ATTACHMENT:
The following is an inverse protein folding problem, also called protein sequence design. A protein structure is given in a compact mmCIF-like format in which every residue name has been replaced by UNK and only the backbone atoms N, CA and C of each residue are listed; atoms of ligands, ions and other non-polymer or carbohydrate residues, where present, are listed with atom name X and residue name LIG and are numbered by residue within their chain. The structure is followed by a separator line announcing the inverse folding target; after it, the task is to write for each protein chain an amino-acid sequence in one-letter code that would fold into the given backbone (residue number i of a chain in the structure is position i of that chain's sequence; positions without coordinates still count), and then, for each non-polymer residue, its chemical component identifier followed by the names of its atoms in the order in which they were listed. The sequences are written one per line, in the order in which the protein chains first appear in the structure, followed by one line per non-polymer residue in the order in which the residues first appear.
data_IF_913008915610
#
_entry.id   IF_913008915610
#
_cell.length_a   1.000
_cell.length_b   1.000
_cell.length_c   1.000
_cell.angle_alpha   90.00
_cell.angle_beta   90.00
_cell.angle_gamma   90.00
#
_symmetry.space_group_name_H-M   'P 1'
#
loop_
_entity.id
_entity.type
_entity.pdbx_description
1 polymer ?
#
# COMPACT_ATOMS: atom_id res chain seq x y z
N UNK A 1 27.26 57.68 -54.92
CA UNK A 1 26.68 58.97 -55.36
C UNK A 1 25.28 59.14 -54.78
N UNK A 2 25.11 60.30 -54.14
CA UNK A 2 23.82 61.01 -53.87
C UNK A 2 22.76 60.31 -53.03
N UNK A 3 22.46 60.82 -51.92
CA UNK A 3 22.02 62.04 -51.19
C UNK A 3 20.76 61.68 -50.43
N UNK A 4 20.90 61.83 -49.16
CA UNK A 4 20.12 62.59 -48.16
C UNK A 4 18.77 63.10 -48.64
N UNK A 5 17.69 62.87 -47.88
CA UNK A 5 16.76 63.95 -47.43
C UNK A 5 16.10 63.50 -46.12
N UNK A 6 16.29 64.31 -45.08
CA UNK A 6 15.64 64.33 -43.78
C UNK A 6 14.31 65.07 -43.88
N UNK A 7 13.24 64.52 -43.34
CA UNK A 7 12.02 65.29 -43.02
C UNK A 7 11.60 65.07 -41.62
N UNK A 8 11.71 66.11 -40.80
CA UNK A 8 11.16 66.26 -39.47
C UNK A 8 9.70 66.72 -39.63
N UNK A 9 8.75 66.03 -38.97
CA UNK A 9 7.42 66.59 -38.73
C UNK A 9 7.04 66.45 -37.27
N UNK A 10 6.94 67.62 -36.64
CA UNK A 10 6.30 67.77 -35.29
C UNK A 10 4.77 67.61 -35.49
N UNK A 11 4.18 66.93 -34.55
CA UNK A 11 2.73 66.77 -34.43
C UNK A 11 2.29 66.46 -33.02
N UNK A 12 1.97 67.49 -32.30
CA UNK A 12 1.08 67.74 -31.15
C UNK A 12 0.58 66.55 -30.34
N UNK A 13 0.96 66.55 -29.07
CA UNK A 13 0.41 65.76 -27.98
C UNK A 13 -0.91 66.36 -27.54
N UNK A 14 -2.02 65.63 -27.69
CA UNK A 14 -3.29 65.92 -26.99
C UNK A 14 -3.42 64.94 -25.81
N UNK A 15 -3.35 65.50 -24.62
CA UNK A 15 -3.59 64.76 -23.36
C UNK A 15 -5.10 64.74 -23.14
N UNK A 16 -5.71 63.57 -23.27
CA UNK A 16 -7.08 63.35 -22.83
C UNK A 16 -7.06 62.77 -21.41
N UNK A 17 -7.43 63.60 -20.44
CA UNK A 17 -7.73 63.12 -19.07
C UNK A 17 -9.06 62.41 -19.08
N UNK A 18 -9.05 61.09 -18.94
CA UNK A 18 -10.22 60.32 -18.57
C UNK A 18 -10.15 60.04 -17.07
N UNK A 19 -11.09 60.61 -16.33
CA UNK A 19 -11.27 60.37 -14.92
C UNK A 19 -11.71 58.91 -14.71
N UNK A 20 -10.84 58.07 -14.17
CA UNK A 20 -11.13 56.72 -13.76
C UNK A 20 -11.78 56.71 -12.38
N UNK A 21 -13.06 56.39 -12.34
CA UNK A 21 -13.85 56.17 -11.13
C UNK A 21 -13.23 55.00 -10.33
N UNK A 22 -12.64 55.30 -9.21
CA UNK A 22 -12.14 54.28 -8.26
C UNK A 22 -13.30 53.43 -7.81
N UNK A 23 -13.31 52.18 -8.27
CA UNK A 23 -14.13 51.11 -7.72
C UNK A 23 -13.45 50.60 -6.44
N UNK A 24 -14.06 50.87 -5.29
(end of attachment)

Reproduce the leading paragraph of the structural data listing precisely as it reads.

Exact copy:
The following is an inverse protein folding problem, also called protein sequence design. A protein structure is given in a compact mmCIF-like format in which every residue name has been replaced by UNK and only the backbone atoms N, CA and C of each residue are listed; atoms of ligands, ions and other non-polymer or carbohydrate residues, where present, are listed with atom name X and residue name LIG and are numbered by residue within their chain. The structure is followed by a separator line announcing the inverse folding target; after it, the task is to write for each protein chain an amino-acid sequence in one-letter code that would fold into the given backbone (residue number i of a chain in the structure is position i of that chain's sequence; positions without coordinates still count), and then, for each non-polymer residue, its chemical component identifier followed by the names of its atoms in the order in which they were listed. The sequences are written one per line, in the order in which the protein chains first appear in the structure, followed by one line per non-polymer residue in the order in which the residues first appear.